Every argument against automatic voter registration, debunked

On Monday, iVote, a project launched by a group of Democratic campaign veterans, announced that they plan to spend $10 million in order to pass automatic voter registration (AVR) in as many states as possible in advance of the 2016 election. Currently, California and Oregon are the only two states with such a policy, although sixteen more have legislation pending and activists in a few others are hoping to put the policy to a statewide vote via referendum.

On the same day, New Jersey Governor Chris Christie vetoed a bill that would have enacted AVR in his state.

It wasn’t as if he had a good reason. In vetoing the legislation, Christie said that the measure was both unnecessary and unreasonably intrusive, citing New Jersey’s existing options for early voting and calling the measure a “government-knows-best, backwards approach that would inconvenience citizens and waste government resources for no justifiable reason.” But these claims, along with all of the other arguments that conservatives and Republicans have made against AVR, fail under even the most basic level of scrutiny.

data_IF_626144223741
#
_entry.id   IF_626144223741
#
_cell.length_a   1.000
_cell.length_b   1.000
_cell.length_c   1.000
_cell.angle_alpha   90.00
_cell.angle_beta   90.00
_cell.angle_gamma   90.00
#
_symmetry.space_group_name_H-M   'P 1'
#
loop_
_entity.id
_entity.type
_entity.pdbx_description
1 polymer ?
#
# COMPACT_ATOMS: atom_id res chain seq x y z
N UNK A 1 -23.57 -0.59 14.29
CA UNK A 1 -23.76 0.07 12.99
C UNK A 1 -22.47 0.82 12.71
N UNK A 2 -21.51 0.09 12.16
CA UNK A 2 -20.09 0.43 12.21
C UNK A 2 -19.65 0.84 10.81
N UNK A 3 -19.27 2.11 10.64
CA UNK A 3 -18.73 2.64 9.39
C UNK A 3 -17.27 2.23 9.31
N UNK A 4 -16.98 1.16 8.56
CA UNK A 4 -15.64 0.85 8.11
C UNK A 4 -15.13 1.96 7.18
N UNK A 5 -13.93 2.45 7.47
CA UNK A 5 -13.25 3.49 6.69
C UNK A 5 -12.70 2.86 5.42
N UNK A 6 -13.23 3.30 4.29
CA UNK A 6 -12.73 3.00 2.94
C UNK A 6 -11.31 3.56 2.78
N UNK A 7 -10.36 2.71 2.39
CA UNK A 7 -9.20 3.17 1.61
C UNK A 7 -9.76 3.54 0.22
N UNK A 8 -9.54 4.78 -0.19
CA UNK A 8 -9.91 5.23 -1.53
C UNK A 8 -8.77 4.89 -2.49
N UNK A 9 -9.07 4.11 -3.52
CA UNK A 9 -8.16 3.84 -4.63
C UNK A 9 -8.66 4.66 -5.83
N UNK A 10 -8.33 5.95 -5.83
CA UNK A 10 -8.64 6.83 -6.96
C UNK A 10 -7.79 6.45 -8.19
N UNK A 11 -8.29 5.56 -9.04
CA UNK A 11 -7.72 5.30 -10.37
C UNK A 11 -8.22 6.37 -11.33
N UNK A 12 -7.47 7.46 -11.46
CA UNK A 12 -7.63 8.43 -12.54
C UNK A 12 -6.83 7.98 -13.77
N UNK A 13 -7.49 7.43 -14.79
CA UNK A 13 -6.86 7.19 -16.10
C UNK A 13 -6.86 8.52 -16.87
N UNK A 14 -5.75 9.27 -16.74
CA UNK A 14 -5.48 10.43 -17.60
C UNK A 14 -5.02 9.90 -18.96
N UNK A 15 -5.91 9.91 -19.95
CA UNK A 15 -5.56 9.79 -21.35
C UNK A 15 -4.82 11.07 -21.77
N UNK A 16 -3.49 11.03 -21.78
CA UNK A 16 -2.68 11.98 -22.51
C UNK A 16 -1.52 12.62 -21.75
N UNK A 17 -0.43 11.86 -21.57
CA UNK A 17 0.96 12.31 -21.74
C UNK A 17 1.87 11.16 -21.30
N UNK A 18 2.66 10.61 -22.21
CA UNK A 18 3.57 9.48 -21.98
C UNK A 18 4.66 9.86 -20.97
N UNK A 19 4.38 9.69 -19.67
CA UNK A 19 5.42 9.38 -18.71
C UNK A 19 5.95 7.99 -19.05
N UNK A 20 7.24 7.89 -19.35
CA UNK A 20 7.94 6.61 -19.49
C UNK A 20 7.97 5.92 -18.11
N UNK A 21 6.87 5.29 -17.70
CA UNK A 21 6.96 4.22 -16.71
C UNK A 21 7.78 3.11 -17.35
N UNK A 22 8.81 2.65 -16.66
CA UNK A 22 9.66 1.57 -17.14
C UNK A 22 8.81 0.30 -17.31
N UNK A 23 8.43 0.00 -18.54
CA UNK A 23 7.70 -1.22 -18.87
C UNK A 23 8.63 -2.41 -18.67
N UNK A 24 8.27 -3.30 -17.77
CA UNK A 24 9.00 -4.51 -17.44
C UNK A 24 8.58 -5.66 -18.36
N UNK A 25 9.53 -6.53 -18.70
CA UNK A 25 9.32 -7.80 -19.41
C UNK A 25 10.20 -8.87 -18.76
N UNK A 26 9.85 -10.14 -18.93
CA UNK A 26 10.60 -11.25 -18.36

Register, via Shutterstock

Register, via Shutterstock

Let’s start by reviewing what AVR is. AVR is an exceedingly simple way to expand ballot access to millions of Americans who are denied the right to vote every year by one of the silliest barriers to entry in the voting market ever devised: voter registration. The United States only began requiring voter registration in the early 1800s as a way to keep poor whites, and later blacks, from the ballot box. To this day our country remains one of the only industrial democracies in the world that puts the burden of voter registration on the citizen instead of the state (with the exception of North Dakota, which does not have voter registration). So if we’re going to require voter registration at all, we might as well make it as easy, efficient and equally-administered as possible.